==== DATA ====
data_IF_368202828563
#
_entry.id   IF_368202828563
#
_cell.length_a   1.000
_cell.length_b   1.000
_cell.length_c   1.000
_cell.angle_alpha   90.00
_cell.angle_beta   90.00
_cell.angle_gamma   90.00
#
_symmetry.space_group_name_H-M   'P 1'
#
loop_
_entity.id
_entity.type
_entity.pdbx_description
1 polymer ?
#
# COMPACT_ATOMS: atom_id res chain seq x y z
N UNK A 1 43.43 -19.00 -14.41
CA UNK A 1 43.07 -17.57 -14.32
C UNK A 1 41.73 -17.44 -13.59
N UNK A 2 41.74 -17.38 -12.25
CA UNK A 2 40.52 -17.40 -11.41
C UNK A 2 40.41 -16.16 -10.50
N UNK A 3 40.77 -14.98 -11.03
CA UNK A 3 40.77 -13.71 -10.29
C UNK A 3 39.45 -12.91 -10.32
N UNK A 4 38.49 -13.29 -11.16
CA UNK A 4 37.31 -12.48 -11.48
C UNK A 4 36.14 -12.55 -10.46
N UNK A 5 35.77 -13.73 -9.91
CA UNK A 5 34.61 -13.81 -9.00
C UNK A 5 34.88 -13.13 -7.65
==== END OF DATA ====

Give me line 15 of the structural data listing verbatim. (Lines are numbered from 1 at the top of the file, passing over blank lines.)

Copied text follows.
_entity.id